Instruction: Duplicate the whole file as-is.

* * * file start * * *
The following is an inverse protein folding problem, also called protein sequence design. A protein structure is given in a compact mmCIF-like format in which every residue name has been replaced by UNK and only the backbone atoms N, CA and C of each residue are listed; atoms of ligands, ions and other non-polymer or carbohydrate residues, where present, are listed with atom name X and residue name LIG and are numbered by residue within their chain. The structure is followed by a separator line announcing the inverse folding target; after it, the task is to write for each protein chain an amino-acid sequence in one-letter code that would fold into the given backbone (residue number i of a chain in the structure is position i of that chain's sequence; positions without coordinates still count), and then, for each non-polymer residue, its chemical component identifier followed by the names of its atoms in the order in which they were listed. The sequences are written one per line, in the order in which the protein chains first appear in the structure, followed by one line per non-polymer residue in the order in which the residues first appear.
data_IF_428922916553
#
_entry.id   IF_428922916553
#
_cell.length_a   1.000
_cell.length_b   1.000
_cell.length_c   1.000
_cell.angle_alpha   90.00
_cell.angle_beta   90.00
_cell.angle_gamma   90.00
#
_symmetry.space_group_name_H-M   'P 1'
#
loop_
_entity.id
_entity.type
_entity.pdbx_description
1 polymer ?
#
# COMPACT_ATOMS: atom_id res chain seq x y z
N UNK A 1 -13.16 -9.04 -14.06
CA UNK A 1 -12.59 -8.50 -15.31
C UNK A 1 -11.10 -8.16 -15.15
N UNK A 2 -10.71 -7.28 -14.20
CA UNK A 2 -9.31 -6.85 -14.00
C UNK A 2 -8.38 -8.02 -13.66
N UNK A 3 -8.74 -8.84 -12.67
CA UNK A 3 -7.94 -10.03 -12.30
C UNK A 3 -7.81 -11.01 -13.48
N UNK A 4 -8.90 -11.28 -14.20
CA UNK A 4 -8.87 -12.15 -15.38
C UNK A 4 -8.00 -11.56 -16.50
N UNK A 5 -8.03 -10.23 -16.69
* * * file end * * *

The following is an inverse protein folding problem, also called protein sequence design. A protein structure is given in a compact mmCIF-like format in which every residue name has been replaced by UNK and only the backbone atoms N, CA and C of each residue are listed; atoms of ligands, ions and other non-polymer or carbohydrate residues, where present, are listed with atom name X and residue name LIG and are numbered by residue within their chain. The structure is followed by a separator line announcing the inverse folding target; after it, the task is to write for each protein chain an amino-acid sequence in one-letter code that would fold into the given backbone (residue number i of a chain in the structure is position i of that chain's sequence; positions without coordinates still count), and then, for each non-polymer residue, its chemical component identifier followed by the names of its atoms in the order in which they were listed. The sequences are written one per line, in the order in which the protein chains first appear in the structure, followed by one line per non-polymer residue in the order in which the residues first appear.
data_IF_428922916553
#
_entry.id   IF_428922916553
#
_cell.length_a   1.000
_cell.length_b   1.000
_cell.length_c   1.000
_cell.angle_alpha   90.00
_cell.angle_beta   90.00
_cell.angle_gamma   90.00
#
_symmetry.space_group_name_H-M   'P 1'
#
loop_
_entity.id
_entity.type
_entity.pdbx_description
1 polymer ?
#
# COMPACT_ATOMS: atom_id res chain seq x y z
N UNK A 1 -13.16 -9.04 -14.06
CA UNK A 1 -12.59 -8.50 -15.31
C UNK A 1 -11.10 -8.16 -15.15
N UNK A 2 -10.71 -7.28 -14.20
CA UNK A 2 -9.31 -6.85 -14.00
C UNK A 2 -8.38 -8.02 -13.66
N UNK A 3 -8.74 -8.84 -12.67
CA UNK A 3 -7.94 -10.03 -12.30
C UNK A 3 -7.81 -11.01 -13.48
N UNK A 4 -8.90 -11.28 -14.20
CA UNK A 4 -8.87 -12.15 -15.38
C UNK A 4 -8.00 -11.56 -16.50
N UNK A 5 -8.03 -10.23 -16.69